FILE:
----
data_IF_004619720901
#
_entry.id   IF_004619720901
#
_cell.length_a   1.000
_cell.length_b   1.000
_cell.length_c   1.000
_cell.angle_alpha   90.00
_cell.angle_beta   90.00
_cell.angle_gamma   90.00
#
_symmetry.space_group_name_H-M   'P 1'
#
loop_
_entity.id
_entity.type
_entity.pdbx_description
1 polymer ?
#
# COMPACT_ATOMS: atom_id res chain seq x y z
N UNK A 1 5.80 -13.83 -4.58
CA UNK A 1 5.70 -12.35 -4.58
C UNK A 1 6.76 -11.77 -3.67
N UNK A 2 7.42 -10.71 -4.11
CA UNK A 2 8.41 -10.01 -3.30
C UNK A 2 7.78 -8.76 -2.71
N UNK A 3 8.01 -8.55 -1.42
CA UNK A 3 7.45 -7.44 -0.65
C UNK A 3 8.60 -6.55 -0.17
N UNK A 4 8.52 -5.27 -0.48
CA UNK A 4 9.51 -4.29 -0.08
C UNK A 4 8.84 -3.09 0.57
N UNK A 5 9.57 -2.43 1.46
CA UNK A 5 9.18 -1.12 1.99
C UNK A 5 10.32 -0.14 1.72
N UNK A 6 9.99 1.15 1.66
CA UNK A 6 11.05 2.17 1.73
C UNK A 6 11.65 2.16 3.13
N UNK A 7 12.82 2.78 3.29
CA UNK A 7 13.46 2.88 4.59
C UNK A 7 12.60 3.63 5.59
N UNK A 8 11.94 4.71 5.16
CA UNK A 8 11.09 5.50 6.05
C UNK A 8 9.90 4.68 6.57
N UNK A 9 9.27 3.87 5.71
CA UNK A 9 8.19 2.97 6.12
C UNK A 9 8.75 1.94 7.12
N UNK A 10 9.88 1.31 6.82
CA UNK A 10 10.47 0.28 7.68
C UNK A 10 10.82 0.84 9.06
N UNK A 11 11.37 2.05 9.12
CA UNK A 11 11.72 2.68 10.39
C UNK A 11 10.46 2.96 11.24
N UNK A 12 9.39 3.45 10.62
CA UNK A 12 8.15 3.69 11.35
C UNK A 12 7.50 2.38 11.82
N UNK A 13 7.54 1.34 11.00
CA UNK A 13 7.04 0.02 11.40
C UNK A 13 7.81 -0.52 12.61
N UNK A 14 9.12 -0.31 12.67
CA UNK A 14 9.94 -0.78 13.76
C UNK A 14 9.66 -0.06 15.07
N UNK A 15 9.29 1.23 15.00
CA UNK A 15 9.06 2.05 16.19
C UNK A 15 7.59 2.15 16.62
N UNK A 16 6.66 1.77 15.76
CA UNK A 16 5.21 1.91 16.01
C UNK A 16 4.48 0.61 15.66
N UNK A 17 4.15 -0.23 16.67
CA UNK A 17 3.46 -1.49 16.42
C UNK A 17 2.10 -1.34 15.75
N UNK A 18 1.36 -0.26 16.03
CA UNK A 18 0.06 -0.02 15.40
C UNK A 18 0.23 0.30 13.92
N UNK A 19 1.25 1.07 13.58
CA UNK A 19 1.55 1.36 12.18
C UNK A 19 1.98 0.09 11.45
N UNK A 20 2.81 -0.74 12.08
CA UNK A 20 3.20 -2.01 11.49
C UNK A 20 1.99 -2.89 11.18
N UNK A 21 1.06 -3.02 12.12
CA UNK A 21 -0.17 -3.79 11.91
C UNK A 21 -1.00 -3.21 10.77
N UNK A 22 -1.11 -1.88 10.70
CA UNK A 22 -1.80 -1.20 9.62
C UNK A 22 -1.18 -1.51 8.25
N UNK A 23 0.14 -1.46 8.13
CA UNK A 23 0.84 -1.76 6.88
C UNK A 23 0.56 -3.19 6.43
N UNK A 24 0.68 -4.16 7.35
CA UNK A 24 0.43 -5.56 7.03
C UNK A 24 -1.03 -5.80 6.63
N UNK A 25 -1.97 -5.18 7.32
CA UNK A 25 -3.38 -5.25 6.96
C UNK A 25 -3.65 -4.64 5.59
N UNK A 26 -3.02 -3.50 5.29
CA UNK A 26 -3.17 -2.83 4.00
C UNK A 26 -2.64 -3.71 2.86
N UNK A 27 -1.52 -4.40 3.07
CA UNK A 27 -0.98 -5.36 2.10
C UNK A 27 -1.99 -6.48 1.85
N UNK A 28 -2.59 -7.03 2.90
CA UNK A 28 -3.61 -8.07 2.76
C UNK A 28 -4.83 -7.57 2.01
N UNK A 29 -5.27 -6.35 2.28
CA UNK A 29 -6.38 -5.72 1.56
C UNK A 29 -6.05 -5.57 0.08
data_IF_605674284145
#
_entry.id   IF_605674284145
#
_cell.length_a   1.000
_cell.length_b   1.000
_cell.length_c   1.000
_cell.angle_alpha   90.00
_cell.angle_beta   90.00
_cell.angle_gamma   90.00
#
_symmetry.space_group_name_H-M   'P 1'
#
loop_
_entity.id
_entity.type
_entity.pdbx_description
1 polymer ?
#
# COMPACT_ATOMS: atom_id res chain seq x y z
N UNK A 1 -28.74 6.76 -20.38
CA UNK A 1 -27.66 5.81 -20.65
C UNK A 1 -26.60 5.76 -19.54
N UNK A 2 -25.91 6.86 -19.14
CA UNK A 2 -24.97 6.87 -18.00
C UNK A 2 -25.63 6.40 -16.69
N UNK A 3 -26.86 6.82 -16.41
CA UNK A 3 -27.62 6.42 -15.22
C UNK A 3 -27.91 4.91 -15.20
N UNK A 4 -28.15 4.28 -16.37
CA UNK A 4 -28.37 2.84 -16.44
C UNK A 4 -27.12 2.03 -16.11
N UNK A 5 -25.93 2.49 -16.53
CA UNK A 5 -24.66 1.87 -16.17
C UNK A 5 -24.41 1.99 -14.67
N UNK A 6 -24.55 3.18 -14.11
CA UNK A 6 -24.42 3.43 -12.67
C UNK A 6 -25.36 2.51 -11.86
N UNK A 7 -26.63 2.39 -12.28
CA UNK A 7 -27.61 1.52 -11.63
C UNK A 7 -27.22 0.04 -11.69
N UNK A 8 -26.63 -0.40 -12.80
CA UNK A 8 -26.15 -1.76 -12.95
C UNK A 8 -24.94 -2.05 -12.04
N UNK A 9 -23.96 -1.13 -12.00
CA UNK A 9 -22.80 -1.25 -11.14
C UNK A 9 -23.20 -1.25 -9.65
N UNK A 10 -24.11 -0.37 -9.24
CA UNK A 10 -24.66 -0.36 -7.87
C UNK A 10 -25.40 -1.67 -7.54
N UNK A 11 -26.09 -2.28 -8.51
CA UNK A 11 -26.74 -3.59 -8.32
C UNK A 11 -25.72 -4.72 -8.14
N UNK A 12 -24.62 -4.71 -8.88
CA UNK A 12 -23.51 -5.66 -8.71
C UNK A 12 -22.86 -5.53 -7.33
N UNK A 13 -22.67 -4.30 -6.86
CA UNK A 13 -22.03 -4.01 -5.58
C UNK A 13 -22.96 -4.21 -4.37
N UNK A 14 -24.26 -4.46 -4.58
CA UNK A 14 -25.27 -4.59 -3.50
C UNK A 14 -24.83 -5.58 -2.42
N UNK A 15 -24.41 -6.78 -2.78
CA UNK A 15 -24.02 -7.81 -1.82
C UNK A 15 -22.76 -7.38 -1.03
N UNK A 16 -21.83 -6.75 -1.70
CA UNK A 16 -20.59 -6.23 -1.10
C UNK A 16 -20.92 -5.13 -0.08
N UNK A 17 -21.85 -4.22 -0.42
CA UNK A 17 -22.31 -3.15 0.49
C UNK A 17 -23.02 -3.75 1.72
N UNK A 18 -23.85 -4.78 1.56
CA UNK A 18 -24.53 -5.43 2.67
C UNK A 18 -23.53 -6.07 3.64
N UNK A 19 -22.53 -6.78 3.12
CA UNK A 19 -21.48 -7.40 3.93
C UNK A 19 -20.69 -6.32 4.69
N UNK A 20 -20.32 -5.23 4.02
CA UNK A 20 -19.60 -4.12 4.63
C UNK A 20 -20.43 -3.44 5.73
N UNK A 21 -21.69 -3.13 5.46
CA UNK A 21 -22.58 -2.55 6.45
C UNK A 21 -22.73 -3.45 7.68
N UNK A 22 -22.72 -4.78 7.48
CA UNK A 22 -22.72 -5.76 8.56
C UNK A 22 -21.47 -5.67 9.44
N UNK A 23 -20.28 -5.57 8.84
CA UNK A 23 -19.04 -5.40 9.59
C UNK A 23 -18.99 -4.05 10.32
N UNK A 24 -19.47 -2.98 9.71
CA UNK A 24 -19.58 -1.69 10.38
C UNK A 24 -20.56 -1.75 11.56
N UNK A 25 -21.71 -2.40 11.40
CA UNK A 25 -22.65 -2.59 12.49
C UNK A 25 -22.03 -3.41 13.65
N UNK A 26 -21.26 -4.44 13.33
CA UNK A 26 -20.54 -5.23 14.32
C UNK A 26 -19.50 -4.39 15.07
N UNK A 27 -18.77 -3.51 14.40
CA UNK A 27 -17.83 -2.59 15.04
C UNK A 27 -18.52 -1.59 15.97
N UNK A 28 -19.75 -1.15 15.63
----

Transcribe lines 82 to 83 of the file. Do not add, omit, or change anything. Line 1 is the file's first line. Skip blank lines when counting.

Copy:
CA UNK A 21 -0.17 -3.79 11.91
C UNK A 21 -1.00 -3.21 10.77